The Big Bang Theory has been one of the most important and critically acclaimed theories among the science community since it was first proposed by Georges Lemaitre in 1927. Many great scientists since then have tried to derive their conclusions based on this idea about how the universe was formed. Prior to that too there were many activities involving many scientists and astronomers trying to explore the vastness of space and how it came about in the first place and what existed before the Big Bang.
The year 1924 saw Einstein hard at work in Berlin, happily married to his cousin Elsa. His scientific interests had shifted away from time and gravitation to quantum physics, which was about to occupy the center stage of science for the next decade or so. But in that same year, a discovery was quietly taking place in America that would turn out to have the most profound implications for Einstein’s time. Mount Wilson in California is home to the hundred-inch Hooker telescope. Completed in 1918, it was the largest telescope of the day, and the only one capable of settling a long-running dispute concerning the structure of the universe. The wrangle centered on the nature of those peculiar fuzzy patches of light known as nebulae.
Since antiquity, astronomers had been intrigued by the milky splodges in the sky. In addition to the great sweeping arc of the Milky Way itself, there are three smaller patches of light visible to the unaided eye: the Andromeda nebula, and the two Magellanic clouds, called Large and Small. Telescopes of even moderate size reveal hosts of these nebulae, and they attracted the attention of many astronomers over the years. Nobody knew what they were, but in the eighteenth century, a French astronomer by the name of Charles Messier painstakingly compiled a catalog of them, largely for the purpose of distinguishing nebulae from comets, which were considered to be much more interesting. Brighter nebulae carry the label “M” in Messier’s honor. Andromeda is known as “M31.”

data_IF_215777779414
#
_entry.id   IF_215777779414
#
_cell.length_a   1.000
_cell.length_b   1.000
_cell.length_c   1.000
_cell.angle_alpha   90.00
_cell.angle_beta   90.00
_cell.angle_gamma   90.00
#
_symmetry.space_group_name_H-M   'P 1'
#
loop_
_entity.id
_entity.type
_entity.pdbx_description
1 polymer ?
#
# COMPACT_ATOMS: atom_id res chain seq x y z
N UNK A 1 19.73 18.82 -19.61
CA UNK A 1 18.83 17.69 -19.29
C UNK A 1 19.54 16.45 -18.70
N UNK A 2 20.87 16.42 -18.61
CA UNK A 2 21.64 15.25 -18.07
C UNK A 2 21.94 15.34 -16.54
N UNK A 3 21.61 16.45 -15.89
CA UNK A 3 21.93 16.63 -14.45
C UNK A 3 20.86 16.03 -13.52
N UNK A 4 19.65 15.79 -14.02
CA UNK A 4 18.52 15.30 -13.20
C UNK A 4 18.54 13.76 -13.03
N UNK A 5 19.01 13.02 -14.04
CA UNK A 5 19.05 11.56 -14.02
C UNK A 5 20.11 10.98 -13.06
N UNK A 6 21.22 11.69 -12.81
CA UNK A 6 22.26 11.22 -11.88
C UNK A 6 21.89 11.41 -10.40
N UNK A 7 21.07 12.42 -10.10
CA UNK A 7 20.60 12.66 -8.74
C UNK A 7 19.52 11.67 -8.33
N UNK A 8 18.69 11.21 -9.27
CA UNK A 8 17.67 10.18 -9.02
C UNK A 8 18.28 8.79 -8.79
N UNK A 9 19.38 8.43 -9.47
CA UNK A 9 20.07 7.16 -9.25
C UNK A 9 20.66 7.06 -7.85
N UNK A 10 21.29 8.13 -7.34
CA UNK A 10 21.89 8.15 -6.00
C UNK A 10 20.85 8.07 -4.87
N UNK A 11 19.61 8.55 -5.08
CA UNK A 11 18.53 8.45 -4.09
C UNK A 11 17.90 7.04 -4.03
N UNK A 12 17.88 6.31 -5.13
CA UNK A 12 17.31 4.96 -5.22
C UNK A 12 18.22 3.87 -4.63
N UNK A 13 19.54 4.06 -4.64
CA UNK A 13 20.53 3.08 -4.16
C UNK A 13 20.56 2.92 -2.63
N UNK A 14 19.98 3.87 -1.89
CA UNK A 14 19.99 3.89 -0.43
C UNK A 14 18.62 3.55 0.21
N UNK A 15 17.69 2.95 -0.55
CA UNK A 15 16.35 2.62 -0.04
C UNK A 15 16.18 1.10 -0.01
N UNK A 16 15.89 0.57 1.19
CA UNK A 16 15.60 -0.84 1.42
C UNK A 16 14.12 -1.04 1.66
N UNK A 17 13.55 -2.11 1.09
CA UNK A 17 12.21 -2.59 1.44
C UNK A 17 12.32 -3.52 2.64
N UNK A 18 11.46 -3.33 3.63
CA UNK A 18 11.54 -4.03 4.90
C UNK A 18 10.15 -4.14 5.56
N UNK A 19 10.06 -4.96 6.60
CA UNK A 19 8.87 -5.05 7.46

As late as the 1920s, astronomers failed to agree on what the nebulae were. Two theories were current. One held that the Milky Way galaxy, made up of billions of stars including our sun, was the principal cosmic system. According to this view, all the nebulae were either gas clouds or distant clusters of stars that lay within the Milky Way galaxy or just beyond. The opposing theory was that at least some of the nebulae are huge star systems in their own right, similar to the Milky Way, and located at immense distances.
In early 1924, a young American astronomer named Edwin Hubble decided to settle the matter. Tall and somewhat imperious, Hubble had started life as a lawyer but turned to astronomy, where he was to reveal a cosmic law that would be hailed as the discovery of the century. Using the great telescope at Mount Wilson, Hubble patiently scrutinized the nebulae M31 and M33. The power of the hundred-inch instrument was enough to resolve the images of individual stars in these nebulae. Hubble was soon able to find a distinctive type of variable star familiar to astronomers from our own galaxy. This star gave him a way to estimate the distance to M31, the Andromeda nebula. The answer came out to be about a million light-years.
There could no longer be any doubt: Andromeda lay well beyond the edge of the Milky Way galaxy and was clearly an entirely separate galaxy in its own right, comparable in size and shape to our own. Hubble went on to identify other familiar stars in Andromeda. Astronomers rapidly accepted that the universe was vastly larger than they had previously thought, with other galaxies scattered through space as far as telescopic observations would permit.